Heat exchangers: key to producing dairy products with less waste and greater efficiency

Heat exchangers in dairy production are used to cool down or heat milk and other dairy products efficiently and quickly, making them safe for consumption and extending their shelf life.

SPX flow heat exchanger

APV, a brand central to SPX FLOW's suite of solutions, has been involved with plate heat exchangers for 100 years since its inception. With their background and expertise, they believe that it's vital to continue to help drive innovation in the field:

"We work closely with our customer Arla Foods to listen and provide custom solutions to their needs. So, knowing they were participating in this project, it was a natural fit to join as well. SPX FLOW will be providing data on our plated heat exchangers to help facilitate the building of the digital twin. We hope that it will go toward advancements in the understanding of dairy processing to optimise systems, both for our customers' sake and for benefits like reduced waste and greater energy efficiency. We hope this data will result in the ability to institute longer running times to better predict when CIP is needed. In turn, it will give us the knowledge to optimise our equipment and the overall process itself," SPX FLOW Key Account Director Jørgen E. Pedersen says.

Alexandra Institute AR expertise vital to visualising simulation results

The Alexandra Institute is a Danish Research and Technology Organisation (RTO) focusing on developing and applying advanced digital technologies to drive economic and societal impact. They excel in Augmented Reality, which provides interactive visual guidance by overlaying digital information onto the user's view of the real world.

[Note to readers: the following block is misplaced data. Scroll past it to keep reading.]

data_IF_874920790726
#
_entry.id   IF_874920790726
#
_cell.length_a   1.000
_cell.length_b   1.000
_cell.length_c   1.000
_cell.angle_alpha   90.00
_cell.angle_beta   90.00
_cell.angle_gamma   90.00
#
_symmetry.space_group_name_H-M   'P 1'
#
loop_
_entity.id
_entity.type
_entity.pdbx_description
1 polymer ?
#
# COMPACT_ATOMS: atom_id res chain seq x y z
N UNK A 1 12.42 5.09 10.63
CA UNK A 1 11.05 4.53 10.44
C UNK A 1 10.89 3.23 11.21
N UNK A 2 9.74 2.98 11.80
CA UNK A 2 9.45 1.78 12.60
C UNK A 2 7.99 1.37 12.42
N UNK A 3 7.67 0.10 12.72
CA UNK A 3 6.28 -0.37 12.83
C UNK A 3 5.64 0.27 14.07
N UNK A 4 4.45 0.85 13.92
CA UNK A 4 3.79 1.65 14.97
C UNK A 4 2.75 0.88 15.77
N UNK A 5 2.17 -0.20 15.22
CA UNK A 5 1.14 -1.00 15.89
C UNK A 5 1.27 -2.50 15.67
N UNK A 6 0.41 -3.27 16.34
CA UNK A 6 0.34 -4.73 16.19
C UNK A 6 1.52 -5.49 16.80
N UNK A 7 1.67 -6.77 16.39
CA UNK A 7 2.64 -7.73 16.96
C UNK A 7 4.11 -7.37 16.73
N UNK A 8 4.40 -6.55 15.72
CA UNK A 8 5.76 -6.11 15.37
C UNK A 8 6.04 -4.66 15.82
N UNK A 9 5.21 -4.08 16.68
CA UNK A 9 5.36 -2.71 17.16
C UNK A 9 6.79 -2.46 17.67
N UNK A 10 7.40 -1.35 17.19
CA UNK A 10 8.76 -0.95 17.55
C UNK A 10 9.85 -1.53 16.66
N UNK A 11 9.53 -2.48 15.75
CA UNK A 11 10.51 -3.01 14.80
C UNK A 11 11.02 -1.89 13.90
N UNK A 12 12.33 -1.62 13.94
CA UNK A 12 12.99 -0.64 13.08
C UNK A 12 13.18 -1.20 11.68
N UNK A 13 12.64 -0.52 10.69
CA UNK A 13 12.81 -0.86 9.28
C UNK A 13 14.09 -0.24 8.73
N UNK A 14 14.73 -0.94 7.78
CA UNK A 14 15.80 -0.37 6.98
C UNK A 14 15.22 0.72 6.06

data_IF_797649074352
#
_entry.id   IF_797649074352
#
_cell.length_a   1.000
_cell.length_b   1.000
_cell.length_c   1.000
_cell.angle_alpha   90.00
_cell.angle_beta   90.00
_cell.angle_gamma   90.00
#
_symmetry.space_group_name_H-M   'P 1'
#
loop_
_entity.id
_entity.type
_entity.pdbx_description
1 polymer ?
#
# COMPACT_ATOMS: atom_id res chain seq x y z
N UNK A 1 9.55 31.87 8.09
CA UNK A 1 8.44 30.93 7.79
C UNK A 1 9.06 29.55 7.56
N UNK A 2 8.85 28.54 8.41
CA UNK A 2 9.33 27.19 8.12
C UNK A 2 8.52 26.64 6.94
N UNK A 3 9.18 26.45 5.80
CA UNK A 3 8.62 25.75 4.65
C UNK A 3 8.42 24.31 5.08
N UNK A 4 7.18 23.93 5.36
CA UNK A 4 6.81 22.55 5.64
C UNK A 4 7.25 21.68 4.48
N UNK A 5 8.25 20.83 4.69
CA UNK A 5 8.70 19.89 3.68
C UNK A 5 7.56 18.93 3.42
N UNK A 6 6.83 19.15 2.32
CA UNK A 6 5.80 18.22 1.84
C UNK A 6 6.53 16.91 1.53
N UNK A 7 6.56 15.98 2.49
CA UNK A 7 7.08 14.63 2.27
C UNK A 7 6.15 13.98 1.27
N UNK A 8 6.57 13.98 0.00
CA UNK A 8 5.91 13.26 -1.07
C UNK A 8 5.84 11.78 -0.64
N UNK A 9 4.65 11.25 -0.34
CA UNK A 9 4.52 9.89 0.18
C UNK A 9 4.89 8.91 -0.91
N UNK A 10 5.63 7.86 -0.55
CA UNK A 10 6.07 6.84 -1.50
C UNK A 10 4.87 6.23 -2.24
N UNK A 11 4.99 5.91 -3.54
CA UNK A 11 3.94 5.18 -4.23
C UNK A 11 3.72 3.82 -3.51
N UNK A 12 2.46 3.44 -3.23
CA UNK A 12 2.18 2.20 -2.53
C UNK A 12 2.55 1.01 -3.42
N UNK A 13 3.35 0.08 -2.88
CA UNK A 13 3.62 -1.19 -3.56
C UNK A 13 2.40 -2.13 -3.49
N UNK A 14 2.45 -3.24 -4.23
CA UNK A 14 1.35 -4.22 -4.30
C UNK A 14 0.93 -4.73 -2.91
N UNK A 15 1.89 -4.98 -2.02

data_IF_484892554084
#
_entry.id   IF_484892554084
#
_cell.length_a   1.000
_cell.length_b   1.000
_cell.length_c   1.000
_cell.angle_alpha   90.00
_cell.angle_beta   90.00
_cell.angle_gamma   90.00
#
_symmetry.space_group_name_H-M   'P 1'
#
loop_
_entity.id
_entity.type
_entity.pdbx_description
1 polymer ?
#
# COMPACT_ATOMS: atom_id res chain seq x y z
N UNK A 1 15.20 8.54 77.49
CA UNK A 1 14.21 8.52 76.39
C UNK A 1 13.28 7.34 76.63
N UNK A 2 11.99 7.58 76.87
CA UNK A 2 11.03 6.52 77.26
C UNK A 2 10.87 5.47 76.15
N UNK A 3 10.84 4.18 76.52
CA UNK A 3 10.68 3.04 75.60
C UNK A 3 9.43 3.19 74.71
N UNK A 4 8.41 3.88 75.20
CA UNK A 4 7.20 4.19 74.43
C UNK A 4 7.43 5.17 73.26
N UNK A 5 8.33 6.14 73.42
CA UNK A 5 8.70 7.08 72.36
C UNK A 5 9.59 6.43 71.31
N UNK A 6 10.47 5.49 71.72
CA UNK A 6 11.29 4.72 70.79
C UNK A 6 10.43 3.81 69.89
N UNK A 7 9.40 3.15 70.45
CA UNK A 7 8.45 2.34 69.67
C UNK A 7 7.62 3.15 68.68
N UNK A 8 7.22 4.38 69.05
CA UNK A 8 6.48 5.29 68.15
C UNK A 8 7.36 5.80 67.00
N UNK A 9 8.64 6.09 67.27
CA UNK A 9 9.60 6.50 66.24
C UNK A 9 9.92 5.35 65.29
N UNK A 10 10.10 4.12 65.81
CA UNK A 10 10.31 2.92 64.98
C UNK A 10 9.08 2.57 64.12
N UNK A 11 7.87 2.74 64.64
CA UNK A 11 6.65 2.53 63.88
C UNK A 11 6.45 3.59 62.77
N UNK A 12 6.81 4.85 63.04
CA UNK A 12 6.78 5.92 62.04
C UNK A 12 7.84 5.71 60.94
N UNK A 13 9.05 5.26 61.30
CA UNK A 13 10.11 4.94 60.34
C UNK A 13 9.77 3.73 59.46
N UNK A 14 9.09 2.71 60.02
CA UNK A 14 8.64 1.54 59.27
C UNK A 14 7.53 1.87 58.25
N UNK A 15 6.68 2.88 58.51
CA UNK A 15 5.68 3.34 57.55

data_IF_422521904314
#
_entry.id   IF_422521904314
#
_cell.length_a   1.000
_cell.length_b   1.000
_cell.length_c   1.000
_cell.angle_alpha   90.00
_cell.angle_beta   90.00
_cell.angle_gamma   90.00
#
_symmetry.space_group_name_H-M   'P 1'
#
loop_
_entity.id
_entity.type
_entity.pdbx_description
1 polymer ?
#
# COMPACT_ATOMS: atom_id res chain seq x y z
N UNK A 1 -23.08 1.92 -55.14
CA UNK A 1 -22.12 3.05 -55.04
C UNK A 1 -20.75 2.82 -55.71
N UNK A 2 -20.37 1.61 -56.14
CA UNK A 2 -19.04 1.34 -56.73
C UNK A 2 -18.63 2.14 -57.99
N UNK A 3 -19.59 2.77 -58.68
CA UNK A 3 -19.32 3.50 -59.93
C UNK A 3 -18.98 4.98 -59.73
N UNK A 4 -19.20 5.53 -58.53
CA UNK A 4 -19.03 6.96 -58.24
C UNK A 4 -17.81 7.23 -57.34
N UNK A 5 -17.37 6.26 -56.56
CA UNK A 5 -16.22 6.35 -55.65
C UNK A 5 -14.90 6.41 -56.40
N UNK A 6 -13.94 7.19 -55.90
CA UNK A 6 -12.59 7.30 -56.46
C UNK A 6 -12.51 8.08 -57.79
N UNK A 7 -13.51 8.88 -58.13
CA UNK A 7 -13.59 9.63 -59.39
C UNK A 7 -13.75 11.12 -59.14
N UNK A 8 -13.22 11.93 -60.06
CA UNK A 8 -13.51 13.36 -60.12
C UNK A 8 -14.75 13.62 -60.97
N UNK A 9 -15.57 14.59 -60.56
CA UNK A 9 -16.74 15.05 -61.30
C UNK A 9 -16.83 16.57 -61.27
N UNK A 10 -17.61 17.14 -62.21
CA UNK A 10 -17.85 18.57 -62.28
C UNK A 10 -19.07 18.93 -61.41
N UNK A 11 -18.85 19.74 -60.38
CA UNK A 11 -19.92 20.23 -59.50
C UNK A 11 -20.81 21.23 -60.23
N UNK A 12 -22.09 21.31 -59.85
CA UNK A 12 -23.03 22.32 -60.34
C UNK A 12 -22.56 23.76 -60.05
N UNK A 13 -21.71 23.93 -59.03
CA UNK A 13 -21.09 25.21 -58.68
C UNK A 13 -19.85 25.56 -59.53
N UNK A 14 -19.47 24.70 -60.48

"In this collaboration, we are contributing with a web and Augmented Reality visualisation of the simulation data to use as a decision-making tool. Visualisation can help simplify data and actions required because Taulov has a control room with 12 screens with all kinds of data they need to react to. We are also working on making an operator dashboard for the heat exchanger, which contains step-by-step instructions on how to perform specific maintenance tasks, such as making sure the right temperatures are measured in the heat exchanger and validated to be within the accepted ranges," Principal Software Architect, Digital Experience and Solutions Kaspar Rosengreen Nielsen says.

Helping dairy processes run cleanly and safely for longer

"With this collaboration, we gain insight into real-world production and can help ensure product quality and production optimisation by enabling intelligent decisions about product safety. Once the results are ready, any facility that performs the pasteurisation process in a plate heat exchanger will be able to use them to improve its CIP planning. Manufacturers of plate heat exchangers can use them for development purposes – to optimise the product to perform safely for a longer time and be easier to clean," FORCE Technology's Project manager Anders Brix Skovgaard Madsen says.